Gary HALL, et al., Appellants v. MORTGAGE ELECTRONIC REGISTRATION SYSTEMS, INC., et al., Appellees.
-- June 21, 2012
Ralph W. Hoskins, Corbin, KY, Counsel for Appellant.Henry E. Kinser, Mickey Todd Webster, Wyatt, Tarrant & Combs, LLP, Lexington, KY, Counsel for Appellee.John T. McGarvey, Morgan & Pottinger, P.S.C., Louisville, KY, Counsel for Amicus Curiae.
This case requires us to determine whether Appellee, Mortgage Electronic Registration Systems, Inc. (MERS) had “good cause” for failing to timely release a satisfied real estate lien it held on Gary and Sharon Hall's property. After a bench trial, the Laurel Circuit Court concluded that the Halls were not entitled to statutory damages because, although MERS filed a release referencing the wrong mortgage, the Halls provided insufficient notice to MERS of the release's actual deficiency; thus, MERS had “good cause” not to file a new release once it checked and found it had already filed one. The Court of Appeals affirmed. We granted discretionary review and, because we agree that MERS satisfied the “good cause” requirement under these particular circumstances, we affirm.
On April 2, 2004, the Halls executed a mortgage with MERS to secure a loan for the purchase of a tract of land in Laurel County, Kentucky.1 This mortgage was satisfied in full on May 18, 2005. Six days later, on May 24, MERS prepared the release for recording and mailed a letter to the Halls thanking them for paying the mortgage. The release was subsequently recorded on June 3, 2005, containing the correct mortgagor, mortgagee, and property address. However, the release contained the wrong mortgage book and page number of the mortgage it purported to release—a simple scrivener's error—causing the release to be ineffective.
On July 25, 2005, the Halls secured a second mortgage on the property with L & N Federal Credit Union (“L & N Credit”). About a week later, on August 2, the attorney for L & N Credit (who is currently representing the Halls in this matter) sent a letter to the Halls informing them that their mortgage with MERS appeared in a title search. The letter asked the Halls for permission to contact MERS on their behalf to get the mortgage released and to clarify L & N Credit's mortgage priority.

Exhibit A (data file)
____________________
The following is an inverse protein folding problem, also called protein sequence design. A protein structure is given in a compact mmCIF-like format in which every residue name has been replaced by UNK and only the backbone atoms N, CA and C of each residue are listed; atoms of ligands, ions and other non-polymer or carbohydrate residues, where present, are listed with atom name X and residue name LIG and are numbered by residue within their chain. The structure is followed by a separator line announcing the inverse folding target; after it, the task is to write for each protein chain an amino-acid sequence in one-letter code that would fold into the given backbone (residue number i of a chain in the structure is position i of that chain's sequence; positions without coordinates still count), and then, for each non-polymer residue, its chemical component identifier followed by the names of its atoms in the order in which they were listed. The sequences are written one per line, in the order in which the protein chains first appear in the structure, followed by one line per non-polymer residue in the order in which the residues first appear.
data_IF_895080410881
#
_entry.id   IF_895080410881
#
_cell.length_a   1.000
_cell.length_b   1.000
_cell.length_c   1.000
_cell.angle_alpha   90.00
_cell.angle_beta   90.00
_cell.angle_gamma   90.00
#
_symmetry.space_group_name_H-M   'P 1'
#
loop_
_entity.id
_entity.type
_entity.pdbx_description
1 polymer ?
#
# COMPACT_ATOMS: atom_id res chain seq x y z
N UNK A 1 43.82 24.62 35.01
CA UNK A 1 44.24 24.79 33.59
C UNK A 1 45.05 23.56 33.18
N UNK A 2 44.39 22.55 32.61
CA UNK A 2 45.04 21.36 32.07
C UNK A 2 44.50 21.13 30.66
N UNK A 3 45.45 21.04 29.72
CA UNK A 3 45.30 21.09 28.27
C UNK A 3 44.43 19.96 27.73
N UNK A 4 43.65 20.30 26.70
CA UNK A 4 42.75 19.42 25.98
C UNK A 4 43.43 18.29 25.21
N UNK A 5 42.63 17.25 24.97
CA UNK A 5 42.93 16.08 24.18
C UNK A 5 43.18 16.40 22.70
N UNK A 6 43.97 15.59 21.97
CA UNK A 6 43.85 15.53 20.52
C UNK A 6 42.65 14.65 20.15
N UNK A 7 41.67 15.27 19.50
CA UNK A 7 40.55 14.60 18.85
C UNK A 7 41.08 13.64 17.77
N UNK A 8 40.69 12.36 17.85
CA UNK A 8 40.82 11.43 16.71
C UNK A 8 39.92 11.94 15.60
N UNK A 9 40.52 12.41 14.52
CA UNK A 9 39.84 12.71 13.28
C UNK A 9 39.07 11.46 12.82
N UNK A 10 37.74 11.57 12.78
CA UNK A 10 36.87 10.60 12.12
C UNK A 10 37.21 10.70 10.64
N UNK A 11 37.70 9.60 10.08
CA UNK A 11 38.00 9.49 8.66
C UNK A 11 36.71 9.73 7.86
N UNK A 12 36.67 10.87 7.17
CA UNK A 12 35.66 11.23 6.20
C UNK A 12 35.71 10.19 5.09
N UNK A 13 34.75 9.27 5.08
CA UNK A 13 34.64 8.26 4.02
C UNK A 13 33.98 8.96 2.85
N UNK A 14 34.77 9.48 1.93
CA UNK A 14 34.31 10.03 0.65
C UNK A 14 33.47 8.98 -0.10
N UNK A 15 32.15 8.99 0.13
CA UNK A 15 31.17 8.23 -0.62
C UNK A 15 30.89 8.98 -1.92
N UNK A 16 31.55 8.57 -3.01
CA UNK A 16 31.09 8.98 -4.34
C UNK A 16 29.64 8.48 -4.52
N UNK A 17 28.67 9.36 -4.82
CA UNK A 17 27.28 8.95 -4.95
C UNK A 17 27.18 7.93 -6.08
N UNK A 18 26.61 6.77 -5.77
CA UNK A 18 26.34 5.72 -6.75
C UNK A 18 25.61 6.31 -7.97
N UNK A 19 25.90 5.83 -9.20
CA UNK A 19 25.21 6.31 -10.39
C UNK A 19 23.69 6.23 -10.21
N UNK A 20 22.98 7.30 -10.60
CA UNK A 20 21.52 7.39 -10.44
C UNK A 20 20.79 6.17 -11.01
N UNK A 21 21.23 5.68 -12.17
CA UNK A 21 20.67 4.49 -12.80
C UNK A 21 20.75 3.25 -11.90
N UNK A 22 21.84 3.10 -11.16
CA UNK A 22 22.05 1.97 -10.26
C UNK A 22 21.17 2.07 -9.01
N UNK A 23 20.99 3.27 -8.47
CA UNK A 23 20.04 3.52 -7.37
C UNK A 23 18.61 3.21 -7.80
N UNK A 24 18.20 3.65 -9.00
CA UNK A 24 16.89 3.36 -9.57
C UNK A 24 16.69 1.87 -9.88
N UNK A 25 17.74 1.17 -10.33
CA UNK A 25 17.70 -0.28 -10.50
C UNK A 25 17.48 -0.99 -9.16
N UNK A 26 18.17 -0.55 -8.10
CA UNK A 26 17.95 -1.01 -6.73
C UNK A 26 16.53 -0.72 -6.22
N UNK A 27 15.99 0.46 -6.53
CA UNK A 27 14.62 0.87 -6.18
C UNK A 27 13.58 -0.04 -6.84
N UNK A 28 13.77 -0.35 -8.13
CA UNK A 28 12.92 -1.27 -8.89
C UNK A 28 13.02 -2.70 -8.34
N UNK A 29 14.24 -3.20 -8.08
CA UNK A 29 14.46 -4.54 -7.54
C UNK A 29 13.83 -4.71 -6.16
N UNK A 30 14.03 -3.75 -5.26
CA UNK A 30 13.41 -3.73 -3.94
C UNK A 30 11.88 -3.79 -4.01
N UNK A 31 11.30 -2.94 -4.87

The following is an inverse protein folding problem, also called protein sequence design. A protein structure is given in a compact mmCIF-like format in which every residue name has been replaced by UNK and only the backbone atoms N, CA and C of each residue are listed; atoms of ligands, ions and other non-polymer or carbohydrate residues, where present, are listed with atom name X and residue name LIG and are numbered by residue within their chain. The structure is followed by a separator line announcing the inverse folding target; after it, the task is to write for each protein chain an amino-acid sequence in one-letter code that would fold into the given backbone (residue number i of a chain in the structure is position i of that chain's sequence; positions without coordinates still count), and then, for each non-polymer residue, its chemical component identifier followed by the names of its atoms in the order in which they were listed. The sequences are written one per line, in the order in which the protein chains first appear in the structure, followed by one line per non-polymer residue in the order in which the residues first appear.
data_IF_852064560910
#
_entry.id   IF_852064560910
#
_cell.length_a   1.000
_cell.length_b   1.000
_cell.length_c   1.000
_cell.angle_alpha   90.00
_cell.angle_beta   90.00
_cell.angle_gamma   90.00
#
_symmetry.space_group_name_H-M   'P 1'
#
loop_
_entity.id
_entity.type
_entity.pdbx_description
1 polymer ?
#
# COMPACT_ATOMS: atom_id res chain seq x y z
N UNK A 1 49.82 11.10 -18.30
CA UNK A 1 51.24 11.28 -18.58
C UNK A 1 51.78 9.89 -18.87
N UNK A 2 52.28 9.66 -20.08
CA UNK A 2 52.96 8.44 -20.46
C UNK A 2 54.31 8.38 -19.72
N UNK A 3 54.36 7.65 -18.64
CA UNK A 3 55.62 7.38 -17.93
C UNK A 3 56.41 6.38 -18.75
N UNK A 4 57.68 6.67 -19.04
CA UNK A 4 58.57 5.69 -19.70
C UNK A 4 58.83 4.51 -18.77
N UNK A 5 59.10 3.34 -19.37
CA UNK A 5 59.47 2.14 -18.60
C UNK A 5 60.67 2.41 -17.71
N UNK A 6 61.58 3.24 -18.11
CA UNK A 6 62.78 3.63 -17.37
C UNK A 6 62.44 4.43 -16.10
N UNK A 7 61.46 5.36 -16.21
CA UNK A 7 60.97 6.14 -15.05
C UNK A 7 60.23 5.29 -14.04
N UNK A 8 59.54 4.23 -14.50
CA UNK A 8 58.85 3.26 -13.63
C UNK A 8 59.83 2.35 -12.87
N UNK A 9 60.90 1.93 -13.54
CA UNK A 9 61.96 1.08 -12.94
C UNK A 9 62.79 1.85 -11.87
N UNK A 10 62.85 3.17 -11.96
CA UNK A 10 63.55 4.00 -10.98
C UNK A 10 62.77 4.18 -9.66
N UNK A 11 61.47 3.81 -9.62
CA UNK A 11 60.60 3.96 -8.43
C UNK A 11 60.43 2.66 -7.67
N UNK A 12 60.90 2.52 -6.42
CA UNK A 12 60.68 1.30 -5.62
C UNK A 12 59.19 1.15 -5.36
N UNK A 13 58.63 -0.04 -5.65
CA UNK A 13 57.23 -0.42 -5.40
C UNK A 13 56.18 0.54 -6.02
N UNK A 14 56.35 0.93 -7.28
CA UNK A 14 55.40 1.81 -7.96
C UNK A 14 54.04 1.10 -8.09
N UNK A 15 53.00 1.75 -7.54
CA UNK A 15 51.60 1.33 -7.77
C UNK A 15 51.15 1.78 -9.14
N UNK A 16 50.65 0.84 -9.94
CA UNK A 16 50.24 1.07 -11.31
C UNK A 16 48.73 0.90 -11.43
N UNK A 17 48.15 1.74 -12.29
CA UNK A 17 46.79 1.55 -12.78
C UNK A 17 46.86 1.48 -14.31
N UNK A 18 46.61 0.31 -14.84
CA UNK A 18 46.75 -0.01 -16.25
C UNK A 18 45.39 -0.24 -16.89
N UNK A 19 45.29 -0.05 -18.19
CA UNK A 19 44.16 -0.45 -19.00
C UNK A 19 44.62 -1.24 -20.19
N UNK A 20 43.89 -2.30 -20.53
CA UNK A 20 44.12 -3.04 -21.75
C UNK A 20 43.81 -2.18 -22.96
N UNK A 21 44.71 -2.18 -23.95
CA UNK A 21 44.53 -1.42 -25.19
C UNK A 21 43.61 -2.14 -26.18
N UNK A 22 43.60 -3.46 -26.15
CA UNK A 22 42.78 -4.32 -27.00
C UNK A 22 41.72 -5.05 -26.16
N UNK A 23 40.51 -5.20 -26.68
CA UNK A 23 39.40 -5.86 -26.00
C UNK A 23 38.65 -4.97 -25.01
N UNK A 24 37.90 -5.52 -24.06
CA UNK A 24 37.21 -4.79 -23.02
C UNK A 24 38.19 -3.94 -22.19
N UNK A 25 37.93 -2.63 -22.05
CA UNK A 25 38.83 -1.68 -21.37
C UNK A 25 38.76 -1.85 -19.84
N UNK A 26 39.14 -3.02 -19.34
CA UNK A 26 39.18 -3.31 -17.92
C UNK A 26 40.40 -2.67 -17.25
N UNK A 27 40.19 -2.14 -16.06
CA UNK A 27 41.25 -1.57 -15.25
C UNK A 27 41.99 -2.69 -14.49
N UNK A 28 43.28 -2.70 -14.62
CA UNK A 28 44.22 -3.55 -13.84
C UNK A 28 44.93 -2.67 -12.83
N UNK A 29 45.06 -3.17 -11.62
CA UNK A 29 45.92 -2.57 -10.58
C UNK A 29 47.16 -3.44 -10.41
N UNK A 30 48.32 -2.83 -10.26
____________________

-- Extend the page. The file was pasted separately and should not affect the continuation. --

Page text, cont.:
When Mr. Hall received this letter, he was aware that MERS had recorded a release with the Laurel County Clerk, but had been told that there was a problem with the release.2 It is undisputed that the Halls suffered no damages as a result of the scrivener's error in the release and that, despite the error, the Halls obtained the mortgage with L & N Credit.
On August 22, 2005, MERS received a letter from the Halls' attorney, stating in pertinent part:
It is my understanding that the entire indebtedness of Mr. and Mrs. Hall to MERS and/or Equifirst secured by the mortgage referenced above has been paid and satisfied in full yet the mortgage has not been released of record.
In response to this letter, MERS personnel searched for the release and found that it had been executed and sent for recording on May 24, 2005.3 After its search confirmed that a release had, in fact, been recorded, MERS took no further action. Nor did the Halls take any further action before filing this lawsuit against MERS on February 1, 2006—after a lapse of more than five months—alleging that, pursuant to KRS 382.365,4 they are entitled to statutory damages because the lien was not timely released. After the complaint was filed, MERS became aware of the scrivener's error, and filed a corrected release on March 9, 2006.
After holding a bench trial, the trial court concluded that:
[T]he mortgage in question was satisfied on or about May 18, 2005; that [MERS] filed a fatally defective “First Release Deed”; that the [Halls'] notice to [MERS] was misleading; that [MERS] had “good cause” to not file a new release; and, that the [Halls] had to instigate litigation to secure a proper release of the mortgage. Consequently, the trial court ruled that the Halls were not entitled to recover statutory penalties under KRS 382.365, but were entitled to attorney fees and costs associated with the action.5 The question, then, is whether they were also entitled to statutory damages.
On appeal, the Court of Appeals agreed that the Halls were not entitled to recover statutory damages. While it disagreed with the trial court's conclusion that the original release was “fatally defective,” it nevertheless held that “[t]he Halls did not provide adequate written notice to [MERS] to correct the release deed, and [MERS's] errors in preparing the release deed meet the ‘good cause’ requisite for not allowing the imposition of fines in the statute.” Accordingly, it affirmed the trial court's judgment that the Halls were not entitled to statutory damages.6 We subsequently granted discretionary review.